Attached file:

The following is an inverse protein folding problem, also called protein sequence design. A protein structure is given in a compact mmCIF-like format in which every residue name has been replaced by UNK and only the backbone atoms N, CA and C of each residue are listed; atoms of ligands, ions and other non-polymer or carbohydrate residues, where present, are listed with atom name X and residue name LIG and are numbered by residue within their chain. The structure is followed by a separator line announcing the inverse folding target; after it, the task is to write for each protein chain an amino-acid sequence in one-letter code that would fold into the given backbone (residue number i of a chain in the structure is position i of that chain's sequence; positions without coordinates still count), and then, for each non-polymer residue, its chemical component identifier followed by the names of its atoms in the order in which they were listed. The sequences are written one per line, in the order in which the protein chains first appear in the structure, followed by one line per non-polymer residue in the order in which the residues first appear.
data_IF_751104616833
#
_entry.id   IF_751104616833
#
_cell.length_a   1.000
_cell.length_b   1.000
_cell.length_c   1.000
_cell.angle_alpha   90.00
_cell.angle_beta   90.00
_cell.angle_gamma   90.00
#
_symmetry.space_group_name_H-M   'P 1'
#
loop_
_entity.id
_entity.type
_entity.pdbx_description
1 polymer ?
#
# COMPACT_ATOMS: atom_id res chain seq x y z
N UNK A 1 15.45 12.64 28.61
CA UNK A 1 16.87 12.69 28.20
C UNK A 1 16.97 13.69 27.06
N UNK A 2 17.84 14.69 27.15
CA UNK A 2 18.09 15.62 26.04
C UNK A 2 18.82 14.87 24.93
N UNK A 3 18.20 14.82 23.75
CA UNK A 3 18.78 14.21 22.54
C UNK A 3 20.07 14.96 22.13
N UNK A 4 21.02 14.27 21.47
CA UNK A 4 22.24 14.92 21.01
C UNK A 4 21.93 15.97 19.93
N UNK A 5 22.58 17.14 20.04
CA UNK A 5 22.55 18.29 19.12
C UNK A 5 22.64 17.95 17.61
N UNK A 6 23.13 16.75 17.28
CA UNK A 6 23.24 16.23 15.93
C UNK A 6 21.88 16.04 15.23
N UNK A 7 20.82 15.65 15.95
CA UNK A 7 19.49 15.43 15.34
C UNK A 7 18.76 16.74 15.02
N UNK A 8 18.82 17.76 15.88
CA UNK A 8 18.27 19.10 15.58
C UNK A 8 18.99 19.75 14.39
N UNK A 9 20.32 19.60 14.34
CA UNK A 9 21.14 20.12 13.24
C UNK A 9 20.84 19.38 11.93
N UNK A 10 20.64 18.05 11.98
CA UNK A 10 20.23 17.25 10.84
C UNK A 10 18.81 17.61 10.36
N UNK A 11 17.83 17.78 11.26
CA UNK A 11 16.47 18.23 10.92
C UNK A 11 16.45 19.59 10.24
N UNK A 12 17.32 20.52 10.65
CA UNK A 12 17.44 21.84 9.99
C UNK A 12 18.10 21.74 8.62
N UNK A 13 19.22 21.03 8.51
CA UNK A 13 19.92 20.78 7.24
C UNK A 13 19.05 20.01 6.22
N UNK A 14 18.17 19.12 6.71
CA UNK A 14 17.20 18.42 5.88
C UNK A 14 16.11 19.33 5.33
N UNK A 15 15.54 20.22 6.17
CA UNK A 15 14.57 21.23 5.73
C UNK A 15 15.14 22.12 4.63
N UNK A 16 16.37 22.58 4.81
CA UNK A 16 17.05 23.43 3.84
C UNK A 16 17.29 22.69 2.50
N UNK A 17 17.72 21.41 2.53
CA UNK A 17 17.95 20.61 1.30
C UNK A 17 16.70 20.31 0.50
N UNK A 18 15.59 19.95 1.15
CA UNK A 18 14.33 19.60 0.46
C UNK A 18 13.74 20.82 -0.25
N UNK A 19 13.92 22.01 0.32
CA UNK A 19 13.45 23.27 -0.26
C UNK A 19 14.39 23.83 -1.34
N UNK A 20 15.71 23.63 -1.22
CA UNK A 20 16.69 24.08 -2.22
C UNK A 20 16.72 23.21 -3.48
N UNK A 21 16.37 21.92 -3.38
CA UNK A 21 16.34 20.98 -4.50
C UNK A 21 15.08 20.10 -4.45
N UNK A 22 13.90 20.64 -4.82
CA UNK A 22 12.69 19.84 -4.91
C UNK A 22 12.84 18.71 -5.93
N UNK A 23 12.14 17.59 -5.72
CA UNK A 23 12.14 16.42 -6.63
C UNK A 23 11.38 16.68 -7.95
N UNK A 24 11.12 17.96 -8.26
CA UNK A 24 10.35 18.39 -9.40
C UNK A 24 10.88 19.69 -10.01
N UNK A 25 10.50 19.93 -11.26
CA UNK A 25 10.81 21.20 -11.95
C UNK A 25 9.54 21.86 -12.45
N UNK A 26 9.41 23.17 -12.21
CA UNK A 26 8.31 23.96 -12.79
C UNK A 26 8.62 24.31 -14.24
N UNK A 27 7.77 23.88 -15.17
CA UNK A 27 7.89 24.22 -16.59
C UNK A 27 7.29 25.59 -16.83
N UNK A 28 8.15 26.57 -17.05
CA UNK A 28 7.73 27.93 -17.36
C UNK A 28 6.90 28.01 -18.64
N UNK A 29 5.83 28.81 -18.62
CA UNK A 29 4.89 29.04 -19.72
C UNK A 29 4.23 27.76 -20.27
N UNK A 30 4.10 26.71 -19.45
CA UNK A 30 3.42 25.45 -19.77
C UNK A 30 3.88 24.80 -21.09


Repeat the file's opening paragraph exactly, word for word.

The following is an inverse protein folding problem, also called protein sequence design. A protein structure is given in a compact mmCIF-like format in which every residue name has been replaced by UNK and only the backbone atoms N, CA and C of each residue are listed; atoms of ligands, ions and other non-polymer or carbohydrate residues, where present, are listed with atom name X and residue name LIG and are numbered by residue within their chain. The structure is followed by a separator line announcing the inverse folding target; after it, the task is to write for each protein chain an amino-acid sequence in one-letter code that would fold into the given backbone (residue number i of a chain in the structure is position i of that chain's sequence; positions without coordinates still count), and then, for each non-polymer residue, its chemical component identifier followed by the names of its atoms in the order in which they were listed. The sequences are written one per line, in the order in which the protein chains first appear in the structure, followed by one line per non-polymer residue in the order in which the residues first appear.